But I drove myself home thinking... Why can't I lie? Why can't I make some crazy career up? Have fun with it instead of feeling defensive and icky. Why does if feel weird to say "I used to..."? And instead why do I always feel compelled to enlighten with a CFS speil when it usually seems so lost on people?

And I drove myself home so I could go lie down in an AC room and recover from my big adventure in the real world. All I did was order a new pair of glasses, and that's pretty much it for the day other than feeding myself. I look fine in public, but nobody can see what the other 12 hours of my day looks like.

Maybe I should have told the optician I'm a helicopter pilot, or a professional spelunker, or that I work for National Geographic...
 

Julie G

Member
I totally agree on what feels like futility when dealing with the general public. I had an eye doctor appointment and got asked, what do you do for work?! Because everybody works of course... And I don't look sick or injured.

I replied that I'm disabled. And this time I stopped short. I found myself unwilling to explain. Unwilling to throw myself under the disbelievers bus. I couldn't bring myself to endure the raised eyebrow, the sideways glances, the "oh I get tired too" crapola line. Surprisingly enough- my clipped answer stopped the line of questioning.

But I drove myself home thinking... Why can't I lie? Why can't I make some crazy career up? Have fun with it instead of feeling defensive and icky. Why does if feel weird to say "I used to..."? And instead why do I always feel compelled to enlighten with a CFS speil when it usually seems so lost on people?

And I drove myself home so I could go lie down in an AC room and recover from my big adventure in the real world. All I did was order a new pair of glasses, and that's pretty much it for the day other than feeding myself. I look fine in public, but nobody can see what the other 12 hours of my day looks like.

Maybe I should have told the optician I'm a helicopter pilot, or a professional spelunker, or that I work for National Geographic...
Thanks, Lissa!! It's uncomfortable, that's for sure.
 

Cort

Founder of Health Rising and Phoenix Rising
Staff member
I found a suggestion to call FM/ME/CFS "SEID" for Systemic Exersion Intolerance Disease. Most of you have probably heard of that. None of those names sound serious enough to indicate the painful and disabling nature of this disease. I feel ridiculous out doing errands or making appointments on the phone, explaining to people that I have a debilitating illness (23 years now) when I look fine on the outside. No cane, no wheelchair, no missing limbs, no bald head. I'm so grateful I don't have cancer, MLS, MD, paralysis or other life-threatening diseases. Yet, I'm NOT ok. Most people understand my explanations, but I feel SO guilty because I can still walk some (but NOT stand, like stand in line). How do some of you handle interacting with the public, that this illness is very real, very painful, very debilitating and damaging, but utterly invisible?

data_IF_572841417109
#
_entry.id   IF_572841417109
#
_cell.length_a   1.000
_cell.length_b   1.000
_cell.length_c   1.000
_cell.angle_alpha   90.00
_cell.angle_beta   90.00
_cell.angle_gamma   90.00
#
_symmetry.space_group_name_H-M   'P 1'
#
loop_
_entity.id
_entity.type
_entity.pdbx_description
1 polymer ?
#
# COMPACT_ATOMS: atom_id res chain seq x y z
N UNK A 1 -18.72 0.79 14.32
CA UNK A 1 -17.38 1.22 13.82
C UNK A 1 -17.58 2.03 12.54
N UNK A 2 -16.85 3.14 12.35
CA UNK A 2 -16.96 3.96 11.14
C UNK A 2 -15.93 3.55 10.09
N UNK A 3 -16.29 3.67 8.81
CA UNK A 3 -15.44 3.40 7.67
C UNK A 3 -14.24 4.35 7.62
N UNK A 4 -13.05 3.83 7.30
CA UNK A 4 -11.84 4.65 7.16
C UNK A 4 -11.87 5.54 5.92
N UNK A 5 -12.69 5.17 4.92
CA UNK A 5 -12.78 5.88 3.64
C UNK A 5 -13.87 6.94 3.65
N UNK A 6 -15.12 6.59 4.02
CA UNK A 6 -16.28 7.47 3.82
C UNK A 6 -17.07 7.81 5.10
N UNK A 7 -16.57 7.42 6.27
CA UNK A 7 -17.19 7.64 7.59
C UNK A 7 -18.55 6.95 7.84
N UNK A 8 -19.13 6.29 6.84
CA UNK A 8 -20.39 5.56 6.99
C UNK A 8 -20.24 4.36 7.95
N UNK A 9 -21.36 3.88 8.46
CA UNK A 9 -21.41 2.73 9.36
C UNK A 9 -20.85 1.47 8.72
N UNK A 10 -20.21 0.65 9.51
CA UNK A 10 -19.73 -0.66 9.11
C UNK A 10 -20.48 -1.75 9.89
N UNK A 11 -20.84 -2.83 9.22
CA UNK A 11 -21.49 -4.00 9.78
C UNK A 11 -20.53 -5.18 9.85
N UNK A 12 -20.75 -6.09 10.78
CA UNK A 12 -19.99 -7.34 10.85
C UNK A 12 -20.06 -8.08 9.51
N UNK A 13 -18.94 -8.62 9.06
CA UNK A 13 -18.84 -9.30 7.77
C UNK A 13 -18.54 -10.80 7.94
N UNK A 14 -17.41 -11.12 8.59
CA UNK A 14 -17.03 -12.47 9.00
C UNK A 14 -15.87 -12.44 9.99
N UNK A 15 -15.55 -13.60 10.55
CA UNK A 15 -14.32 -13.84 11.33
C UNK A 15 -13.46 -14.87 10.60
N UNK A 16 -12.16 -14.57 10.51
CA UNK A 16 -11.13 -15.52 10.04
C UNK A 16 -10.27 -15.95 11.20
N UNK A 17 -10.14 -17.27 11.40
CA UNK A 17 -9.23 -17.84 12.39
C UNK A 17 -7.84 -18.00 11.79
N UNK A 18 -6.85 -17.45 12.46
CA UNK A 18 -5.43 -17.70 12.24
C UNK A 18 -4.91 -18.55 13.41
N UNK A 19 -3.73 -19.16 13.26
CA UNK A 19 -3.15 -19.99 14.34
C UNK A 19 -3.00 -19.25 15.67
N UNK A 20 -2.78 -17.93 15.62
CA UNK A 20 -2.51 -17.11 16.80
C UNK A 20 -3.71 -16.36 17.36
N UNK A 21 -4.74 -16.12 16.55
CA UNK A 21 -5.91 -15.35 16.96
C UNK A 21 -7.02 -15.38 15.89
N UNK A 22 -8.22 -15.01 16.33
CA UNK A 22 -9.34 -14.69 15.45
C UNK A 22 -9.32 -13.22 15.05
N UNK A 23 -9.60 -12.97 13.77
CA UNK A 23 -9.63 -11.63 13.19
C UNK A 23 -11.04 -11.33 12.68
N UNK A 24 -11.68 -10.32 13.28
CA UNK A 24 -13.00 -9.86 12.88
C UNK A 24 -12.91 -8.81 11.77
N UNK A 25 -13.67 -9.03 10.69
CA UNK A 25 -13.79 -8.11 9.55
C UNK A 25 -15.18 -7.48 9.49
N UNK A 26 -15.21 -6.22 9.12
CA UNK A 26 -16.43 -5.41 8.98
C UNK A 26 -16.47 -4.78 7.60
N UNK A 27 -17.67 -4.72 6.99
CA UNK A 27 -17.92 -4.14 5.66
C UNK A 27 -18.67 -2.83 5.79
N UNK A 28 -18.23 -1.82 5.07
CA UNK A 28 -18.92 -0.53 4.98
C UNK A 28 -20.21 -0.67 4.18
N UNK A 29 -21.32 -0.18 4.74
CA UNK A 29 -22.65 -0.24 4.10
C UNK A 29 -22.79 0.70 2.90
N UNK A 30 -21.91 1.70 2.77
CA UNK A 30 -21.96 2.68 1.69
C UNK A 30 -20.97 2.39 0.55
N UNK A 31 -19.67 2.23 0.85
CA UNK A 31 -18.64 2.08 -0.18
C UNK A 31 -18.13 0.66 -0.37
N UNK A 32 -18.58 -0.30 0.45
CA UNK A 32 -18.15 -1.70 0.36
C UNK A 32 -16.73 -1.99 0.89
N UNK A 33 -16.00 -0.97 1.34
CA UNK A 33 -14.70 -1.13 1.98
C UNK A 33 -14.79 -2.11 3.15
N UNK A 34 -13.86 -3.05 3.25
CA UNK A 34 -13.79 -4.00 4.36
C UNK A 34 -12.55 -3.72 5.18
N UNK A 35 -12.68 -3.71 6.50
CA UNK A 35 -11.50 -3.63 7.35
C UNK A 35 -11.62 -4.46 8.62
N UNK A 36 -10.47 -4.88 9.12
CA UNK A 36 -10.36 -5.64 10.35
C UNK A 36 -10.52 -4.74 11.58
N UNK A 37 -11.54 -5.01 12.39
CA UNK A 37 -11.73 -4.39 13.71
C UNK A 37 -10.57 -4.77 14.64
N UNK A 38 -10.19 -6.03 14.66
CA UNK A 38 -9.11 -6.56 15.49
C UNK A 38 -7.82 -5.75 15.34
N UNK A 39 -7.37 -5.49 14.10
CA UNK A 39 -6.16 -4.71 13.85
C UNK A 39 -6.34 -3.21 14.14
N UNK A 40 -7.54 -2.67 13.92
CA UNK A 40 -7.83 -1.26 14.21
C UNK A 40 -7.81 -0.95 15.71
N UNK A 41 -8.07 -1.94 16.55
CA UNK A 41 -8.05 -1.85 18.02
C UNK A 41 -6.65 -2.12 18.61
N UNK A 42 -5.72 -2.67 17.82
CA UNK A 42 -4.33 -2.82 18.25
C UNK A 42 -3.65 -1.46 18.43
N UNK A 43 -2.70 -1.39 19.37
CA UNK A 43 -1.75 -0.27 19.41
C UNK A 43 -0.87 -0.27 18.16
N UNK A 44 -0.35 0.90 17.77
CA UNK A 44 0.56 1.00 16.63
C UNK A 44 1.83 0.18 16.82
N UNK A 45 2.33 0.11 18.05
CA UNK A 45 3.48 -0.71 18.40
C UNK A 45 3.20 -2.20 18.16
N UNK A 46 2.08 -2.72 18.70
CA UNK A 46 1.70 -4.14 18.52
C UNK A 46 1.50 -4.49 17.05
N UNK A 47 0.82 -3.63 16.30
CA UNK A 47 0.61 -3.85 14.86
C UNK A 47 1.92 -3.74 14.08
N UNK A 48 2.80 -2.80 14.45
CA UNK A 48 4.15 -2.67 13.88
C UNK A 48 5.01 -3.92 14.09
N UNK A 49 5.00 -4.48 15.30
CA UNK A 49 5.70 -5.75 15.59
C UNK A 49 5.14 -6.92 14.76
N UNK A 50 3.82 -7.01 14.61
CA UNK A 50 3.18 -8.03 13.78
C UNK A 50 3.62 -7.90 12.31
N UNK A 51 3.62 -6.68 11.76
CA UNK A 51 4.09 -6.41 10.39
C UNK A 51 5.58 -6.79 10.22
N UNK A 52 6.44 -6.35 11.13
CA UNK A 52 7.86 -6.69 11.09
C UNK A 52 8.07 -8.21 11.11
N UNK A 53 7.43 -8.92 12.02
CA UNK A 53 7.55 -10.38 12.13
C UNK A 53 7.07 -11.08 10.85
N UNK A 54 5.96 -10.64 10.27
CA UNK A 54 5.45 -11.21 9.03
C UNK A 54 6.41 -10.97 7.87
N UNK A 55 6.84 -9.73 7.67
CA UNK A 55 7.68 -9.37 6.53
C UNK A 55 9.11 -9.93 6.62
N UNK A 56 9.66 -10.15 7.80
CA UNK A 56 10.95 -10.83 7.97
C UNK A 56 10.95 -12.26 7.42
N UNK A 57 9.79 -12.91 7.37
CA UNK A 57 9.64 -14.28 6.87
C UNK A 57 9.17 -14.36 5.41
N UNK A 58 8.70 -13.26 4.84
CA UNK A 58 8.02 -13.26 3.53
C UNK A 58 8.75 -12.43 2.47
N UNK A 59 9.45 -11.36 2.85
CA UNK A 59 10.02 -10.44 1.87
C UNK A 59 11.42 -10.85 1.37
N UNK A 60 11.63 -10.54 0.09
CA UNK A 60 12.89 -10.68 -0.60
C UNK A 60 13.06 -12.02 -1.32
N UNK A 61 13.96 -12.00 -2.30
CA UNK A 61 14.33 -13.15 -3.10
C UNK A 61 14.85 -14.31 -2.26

I do find that SEID is better than chronic fatigue syndrome. I do rather guiltily say I have fibromyalgia and chronic fatigue syndrome - putting fibromyalgia first because it's more accepted. It's true I meet the criteria for Fibro at least some of the time :) but I self identify much more with ME/CFS...

I don't know if there's any easy way around it other than to just blurt it out and say it's a real and damn difficult disease!
 

San Diego

Well-Known Member
Right or wrong, I hide behind “dysautonomia" or “neurologic disease”. People seem to respect those, and I’m simply not up to the challenge of converting people to belief in ME/CFS. I tried that, and it always ended in frustration and exhaustion.

I’ve learned (the hard way) that the more I try to explain, the more insecure I sound and the more I’m met with disbelief. Like @Lissa, I’ve learned to “cut short” my explanations. Although this approach feels rude at times, I have to remember that I don’t owe anyone an explanation just because they ask a question.

While hiding makes me feel a little guilty, I remind myself that a real name has not yet been agreed upon. When it is, I may have to reevaluate. For now, I can’t really get behind SEID - seems a temporary label slapped on us until more answers are found, and I’m starting to think answers are coming soon. :D
 

Julie G

Member